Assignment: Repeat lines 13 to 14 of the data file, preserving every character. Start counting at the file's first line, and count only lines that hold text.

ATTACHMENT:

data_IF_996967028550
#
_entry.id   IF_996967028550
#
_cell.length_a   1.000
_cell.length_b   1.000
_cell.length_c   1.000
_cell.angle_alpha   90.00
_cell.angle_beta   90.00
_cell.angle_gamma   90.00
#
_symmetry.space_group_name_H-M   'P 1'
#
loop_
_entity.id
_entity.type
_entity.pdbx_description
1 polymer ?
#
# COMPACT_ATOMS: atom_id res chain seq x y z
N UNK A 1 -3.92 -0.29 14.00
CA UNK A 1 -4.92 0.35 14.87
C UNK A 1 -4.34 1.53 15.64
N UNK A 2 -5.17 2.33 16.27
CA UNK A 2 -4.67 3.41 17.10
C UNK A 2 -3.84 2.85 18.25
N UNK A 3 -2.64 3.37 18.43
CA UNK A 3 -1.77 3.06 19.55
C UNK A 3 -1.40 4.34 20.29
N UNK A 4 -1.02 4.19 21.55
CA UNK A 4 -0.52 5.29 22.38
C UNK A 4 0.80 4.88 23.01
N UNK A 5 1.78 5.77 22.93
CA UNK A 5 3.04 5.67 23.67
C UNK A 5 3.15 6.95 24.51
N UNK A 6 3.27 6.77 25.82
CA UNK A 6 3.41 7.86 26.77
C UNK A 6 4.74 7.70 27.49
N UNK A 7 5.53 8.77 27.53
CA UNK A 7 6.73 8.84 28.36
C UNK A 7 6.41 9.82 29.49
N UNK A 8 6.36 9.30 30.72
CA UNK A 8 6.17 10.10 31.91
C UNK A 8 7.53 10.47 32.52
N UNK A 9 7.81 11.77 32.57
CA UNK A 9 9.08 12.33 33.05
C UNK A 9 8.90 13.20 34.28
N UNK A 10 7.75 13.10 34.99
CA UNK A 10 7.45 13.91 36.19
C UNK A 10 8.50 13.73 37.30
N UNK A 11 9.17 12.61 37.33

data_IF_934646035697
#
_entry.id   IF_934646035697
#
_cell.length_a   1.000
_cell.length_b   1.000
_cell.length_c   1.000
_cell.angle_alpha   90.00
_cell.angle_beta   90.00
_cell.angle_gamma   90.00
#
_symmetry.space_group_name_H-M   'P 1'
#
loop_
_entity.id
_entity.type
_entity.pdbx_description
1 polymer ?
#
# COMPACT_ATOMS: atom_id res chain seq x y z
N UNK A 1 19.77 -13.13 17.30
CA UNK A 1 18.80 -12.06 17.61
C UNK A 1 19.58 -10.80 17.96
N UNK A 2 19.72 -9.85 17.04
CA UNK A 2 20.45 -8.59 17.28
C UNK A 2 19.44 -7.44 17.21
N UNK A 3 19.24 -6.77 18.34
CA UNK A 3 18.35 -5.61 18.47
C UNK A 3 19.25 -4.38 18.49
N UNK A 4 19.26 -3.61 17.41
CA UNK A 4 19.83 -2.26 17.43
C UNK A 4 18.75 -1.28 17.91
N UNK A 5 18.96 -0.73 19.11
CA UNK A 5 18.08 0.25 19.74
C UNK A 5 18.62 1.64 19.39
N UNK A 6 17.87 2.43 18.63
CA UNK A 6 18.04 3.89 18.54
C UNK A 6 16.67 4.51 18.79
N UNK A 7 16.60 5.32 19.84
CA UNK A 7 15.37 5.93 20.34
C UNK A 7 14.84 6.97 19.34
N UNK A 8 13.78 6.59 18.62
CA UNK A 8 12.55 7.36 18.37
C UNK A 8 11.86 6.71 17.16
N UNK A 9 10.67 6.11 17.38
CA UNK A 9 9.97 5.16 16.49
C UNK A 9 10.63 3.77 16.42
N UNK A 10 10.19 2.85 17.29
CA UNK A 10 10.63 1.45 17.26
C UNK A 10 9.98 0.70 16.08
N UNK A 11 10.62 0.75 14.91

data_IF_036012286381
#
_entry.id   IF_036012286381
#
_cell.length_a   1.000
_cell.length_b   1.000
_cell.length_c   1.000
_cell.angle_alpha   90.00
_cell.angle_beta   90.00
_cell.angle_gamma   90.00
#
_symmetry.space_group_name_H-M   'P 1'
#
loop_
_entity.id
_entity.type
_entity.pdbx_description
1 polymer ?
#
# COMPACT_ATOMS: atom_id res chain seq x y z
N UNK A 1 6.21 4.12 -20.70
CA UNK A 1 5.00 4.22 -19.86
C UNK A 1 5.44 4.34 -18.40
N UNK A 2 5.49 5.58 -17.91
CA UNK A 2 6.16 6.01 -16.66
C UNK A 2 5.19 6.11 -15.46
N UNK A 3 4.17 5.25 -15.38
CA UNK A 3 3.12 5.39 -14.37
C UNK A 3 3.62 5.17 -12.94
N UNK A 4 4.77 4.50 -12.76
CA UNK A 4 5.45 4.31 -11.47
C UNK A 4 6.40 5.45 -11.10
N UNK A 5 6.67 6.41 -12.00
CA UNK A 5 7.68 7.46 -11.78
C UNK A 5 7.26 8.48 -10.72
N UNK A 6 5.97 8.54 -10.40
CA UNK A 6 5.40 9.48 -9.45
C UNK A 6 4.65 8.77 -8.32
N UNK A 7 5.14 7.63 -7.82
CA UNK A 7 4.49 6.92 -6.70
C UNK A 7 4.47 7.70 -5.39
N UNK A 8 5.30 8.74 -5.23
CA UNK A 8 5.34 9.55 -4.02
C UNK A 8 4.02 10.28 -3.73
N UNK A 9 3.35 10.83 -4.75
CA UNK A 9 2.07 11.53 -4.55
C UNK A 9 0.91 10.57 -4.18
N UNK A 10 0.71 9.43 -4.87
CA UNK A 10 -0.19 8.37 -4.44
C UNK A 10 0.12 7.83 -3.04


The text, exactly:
#
loop_